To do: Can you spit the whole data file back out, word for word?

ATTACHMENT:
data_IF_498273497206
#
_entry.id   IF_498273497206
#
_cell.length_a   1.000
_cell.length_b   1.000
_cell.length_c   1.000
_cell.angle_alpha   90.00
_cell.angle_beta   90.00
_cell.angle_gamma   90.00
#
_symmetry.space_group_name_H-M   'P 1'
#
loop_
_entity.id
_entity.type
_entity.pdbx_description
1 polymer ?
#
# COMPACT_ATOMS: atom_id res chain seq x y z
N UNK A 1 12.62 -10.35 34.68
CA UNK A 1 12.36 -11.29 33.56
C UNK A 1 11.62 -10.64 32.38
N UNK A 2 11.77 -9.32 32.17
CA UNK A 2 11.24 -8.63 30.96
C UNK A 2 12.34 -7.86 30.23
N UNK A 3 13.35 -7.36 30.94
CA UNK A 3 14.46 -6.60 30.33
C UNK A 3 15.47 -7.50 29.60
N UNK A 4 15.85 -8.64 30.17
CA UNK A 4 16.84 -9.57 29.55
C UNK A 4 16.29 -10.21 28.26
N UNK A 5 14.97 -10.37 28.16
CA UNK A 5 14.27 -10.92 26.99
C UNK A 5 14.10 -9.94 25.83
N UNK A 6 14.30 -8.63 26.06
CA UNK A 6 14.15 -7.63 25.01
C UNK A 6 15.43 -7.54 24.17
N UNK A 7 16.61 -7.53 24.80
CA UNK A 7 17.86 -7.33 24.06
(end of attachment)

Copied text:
data_IF_498273497206
#
_entry.id   IF_498273497206
#
_cell.length_a   1.000
_cell.length_b   1.000
_cell.length_c   1.000
_cell.angle_alpha   90.00
_cell.angle_beta   90.00
_cell.angle_gamma   90.00
#
_symmetry.space_group_name_H-M   'P 1'
#
loop_
_entity.id
_entity.type
_entity.pdbx_description
1 polymer ?
#
# COMPACT_ATOMS: atom_id res chain seq x y z
N UNK A 1 12.62 -10.35 34.68
CA UNK A 1 12.36 -11.29 33.56
C UNK A 1 11.62 -10.64 32.38
N UNK A 2 11.77 -9.32 32.17
CA UNK A 2 11.24 -8.63 30.96
C UNK A 2 12.34 -7.86 30.23
N UNK A 3 13.35 -7.36 30.94
CA UNK A 3 14.46 -6.60 30.33
C UNK A 3 15.47 -7.50 29.60
N UNK A 4 15.85 -8.64 30.17
CA UNK A 4 16.84 -9.57 29.55
C UNK A 4 16.29 -10.21 28.26
N UNK A 5 14.97 -10.37 28.16
CA UNK A 5 14.27 -10.92 26.99
C UNK A 5 14.10 -9.94 25.83
N UNK A 6 14.30 -8.63 26.06
CA UNK A 6 14.15 -7.63 25.01
C UNK A 6 15.43 -7.54 24.17
N UNK A 7 16.61 -7.53 24.80
CA UNK A 7 17.86 -7.33 24.06